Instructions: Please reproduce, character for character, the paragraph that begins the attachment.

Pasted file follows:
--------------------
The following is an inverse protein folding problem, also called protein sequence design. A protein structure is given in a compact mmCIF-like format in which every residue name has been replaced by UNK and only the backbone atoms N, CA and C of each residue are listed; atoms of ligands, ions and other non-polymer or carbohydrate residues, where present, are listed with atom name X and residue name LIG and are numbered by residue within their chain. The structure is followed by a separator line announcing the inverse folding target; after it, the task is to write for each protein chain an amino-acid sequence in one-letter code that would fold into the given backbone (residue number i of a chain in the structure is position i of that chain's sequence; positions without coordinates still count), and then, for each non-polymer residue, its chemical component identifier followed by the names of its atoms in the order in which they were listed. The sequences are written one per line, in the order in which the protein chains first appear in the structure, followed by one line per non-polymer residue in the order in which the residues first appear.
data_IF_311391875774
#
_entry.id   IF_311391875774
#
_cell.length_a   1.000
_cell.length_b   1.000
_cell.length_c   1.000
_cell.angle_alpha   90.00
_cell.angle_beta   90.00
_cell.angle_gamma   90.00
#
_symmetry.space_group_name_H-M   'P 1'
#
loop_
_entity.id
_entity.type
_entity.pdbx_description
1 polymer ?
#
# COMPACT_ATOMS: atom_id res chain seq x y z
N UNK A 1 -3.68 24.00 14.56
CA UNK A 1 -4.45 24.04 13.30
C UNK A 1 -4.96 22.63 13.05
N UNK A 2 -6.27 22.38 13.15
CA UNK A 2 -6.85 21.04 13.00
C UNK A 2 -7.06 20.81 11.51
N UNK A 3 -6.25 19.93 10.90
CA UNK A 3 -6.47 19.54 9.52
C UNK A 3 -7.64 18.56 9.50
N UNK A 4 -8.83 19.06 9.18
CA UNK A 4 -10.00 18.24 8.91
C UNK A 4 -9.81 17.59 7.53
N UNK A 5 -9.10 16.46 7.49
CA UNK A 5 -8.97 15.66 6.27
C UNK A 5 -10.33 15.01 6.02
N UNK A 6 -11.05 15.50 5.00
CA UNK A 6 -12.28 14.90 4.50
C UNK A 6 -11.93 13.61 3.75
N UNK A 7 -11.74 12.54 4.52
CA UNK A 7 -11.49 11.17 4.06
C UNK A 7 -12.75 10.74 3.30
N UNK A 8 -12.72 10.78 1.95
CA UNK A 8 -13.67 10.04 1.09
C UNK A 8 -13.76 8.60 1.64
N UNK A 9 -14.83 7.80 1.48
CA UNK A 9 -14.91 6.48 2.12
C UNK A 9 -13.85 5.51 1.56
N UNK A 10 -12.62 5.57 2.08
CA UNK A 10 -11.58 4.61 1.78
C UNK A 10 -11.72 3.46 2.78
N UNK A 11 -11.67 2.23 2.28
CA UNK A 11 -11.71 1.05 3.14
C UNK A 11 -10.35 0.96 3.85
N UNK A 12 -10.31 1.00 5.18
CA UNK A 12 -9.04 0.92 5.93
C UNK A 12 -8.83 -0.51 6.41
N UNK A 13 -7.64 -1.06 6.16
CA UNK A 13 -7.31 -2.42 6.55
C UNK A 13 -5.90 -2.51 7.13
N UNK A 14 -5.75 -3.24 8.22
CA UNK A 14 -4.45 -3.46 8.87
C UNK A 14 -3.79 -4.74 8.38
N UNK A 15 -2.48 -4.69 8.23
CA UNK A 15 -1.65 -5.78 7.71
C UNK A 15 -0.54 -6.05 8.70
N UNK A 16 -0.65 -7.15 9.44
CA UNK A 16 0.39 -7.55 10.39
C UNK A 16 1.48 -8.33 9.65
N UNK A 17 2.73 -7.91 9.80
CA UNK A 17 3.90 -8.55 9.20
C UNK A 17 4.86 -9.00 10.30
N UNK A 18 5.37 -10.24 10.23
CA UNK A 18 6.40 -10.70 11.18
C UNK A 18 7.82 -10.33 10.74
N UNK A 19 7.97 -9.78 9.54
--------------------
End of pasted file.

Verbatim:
The following is an inverse protein folding problem, also called protein sequence design. A protein structure is given in a compact mmCIF-like format in which every residue name has been replaced by UNK and only the backbone atoms N, CA and C of each residue are listed; atoms of ligands, ions and other non-polymer or carbohydrate residues, where present, are listed with atom name X and residue name LIG and are numbered by residue within their chain. The structure is followed by a separator line announcing the inverse folding target; after it, the task is to write for each protein chain an amino-acid sequence in one-letter code that would fold into the given backbone (residue number i of a chain in the structure is position i of that chain's sequence; positions without coordinates still count), and then, for each non-polymer residue, its chemical component identifier followed by the names of its atoms in the order in which they were listed. The sequences are written one per line, in the order in which the protein chains first appear in the structure, followed by one line per non-polymer residue in the order in which the residues first appear.